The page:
Have you ever felt that those closest to you don’t always understand you, or see what you are really feeling inside? Chances are they could be feeling the same. Familiarity can sometimes breed complacency and a lack of recognition when a loved one is suffering emotionally. While a close bond can create synchronicity and a symbiotic understanding of another person, it can also narrow the window of perspective, making it difficult to see beyond what you think you know to the deeper layers of someone’s psychological core and wellbeing.
Depression can be obscured from view
Just as you probably do not see yourself as others see you, so too will you have a view of someone close that does not necessarily reflect their reality. Closeness is often best achieved by taking a step back and sharpening your powers of observation, especially when it comes to issues surrounding depression, where the symptoms can often be obscured from view.
10 signs of depression
Whether a loved one is your partner, a close friend or your child, there are some general signs of depression that you might want to look out for if you suspect that something is amiss or not quite right.
- Withdrawal – Not wanting to socialize or even to leave the house. This might include long periods spent alone or being physically present yet emotionally detached.
- Aggressive behavior – Physical violence or sudden aggression. These attacks may be a form of defense for the person to control overwrought feelings and manage internal stress. This can also turn inwards and manifest as self-harm, which is a way of finding an outlet for emotions which are too difficult to face.
- Sadness – Melancholy that persists along with a generally unhappy persona. This might involve obsessive behavior and dwelling on unpleasant or sad thoughts, such as repeatedly listening to the same sad songs or sitting in a daze of unhappiness.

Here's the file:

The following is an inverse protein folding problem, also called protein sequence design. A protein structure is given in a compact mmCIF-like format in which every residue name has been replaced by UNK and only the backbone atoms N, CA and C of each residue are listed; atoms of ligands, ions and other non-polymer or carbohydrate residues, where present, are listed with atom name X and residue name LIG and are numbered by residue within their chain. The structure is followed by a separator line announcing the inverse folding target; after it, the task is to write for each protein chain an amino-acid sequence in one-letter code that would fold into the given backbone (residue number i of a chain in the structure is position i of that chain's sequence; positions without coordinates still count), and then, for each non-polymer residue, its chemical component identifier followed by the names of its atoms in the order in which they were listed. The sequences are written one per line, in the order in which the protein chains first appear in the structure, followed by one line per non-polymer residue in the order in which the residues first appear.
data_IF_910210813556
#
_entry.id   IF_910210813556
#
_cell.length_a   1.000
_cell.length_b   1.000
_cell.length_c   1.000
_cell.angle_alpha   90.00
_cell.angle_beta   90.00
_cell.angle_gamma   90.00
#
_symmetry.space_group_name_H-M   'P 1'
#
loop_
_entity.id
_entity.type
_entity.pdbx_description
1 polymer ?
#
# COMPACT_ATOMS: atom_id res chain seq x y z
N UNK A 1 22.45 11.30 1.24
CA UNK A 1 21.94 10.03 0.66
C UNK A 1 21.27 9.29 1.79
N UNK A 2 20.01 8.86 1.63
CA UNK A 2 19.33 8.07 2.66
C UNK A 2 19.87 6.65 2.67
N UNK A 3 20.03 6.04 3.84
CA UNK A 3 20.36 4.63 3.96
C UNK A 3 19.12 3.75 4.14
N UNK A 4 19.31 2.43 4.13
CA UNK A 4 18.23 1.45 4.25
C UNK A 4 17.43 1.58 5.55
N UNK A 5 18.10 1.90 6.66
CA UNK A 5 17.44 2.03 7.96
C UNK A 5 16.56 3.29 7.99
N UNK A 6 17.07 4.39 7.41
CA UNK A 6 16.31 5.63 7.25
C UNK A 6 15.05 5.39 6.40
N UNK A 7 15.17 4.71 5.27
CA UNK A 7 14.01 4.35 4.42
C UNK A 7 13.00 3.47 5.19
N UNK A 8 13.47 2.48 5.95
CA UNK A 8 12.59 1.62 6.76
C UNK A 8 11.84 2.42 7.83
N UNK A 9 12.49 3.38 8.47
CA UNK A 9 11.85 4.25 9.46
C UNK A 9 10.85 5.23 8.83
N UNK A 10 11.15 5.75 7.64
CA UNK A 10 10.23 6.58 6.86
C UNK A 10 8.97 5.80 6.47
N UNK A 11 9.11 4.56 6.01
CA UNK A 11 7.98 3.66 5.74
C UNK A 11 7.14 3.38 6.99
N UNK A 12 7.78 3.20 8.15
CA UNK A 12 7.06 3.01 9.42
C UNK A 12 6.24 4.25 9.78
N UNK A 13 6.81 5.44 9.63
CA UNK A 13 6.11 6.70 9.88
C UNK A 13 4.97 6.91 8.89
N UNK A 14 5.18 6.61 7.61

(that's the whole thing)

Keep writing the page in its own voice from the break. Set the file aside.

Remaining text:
- Loss of interest in activities – A lack of engagement and interest in living life to the fullest. The person may no longer show interest in their hobbies and have a diminished libido.
- Risk-taking behavior – A form of escape from problems through reckless or rebellious actions, such as drug and alcohol abuse, sabotaging positives, or compulsive behavior such as gambling.
- Negativity – An inability to see any positives in a situation. Instead, a person has only the bleakest outlook and a general hopelessness for their situation to improve. This is often accompanied by feelings of worthlessness and powerlessness.
- Physical problems – From backaches to headaches and stomach problems, anxiety in general is often expressed in physical form. Sleep problems, weight loss or weight gain, and physical exhaustion are also common signs of depression.
- Irritability – Finding fault and blowing small issues out of proportion is a sign of depression and feelings of not being happy with one’s life. This irritability is often taken out on those closest to the depressed person.
- Lack of focus – Not being able to concentrate on one subject or activity for long. Often completing tasks can be time consuming and a real chore due to focus drifting easily.
- Suicidal thoughts – Talking about suicide, discussing death or making comments such as “life isn’t worth living”. If you see these signs it is time for immediate action such as referring the person to the Lifeline at 1(800) 273-TALK.
How you can help a loved one with depression
A problem shared can be a problem halved; however, depression can spring from a myriad of emotional, psychological and physical issues and getting to the root cause often requires professional support. Keeping the lines of communication open with a loved one is a good way to broach difficult subjects or to create a space where someone feels safe to open up.
While you can be a support for a partner, friend or child, the fact remains that you bring to the table a whole host of views, opinions and information about that other person. In other words, you cannot offer the detached professionalism that a trained counselor can. More than this, your loved one may keep feelings hidden so as not to upset you, burden you, or perhaps to prevent you feeling under attack if these include criticisms of you.
While you may feel compelled to act before your loved one spirals into an even darker place, the best approach is one of loving kindness rather than seizing control. Sometimes opening up about your own worries and anxieties may help, as can a more practical attitude where you talk about seeking help to create coping mechanisms and a strategy toward escaping depression.
Talking to your loved one about an evaluation, putting them in touch with a professional counseling service, and being there as a moral support can work wonders in helping them tackle depression and turn a corner in their life.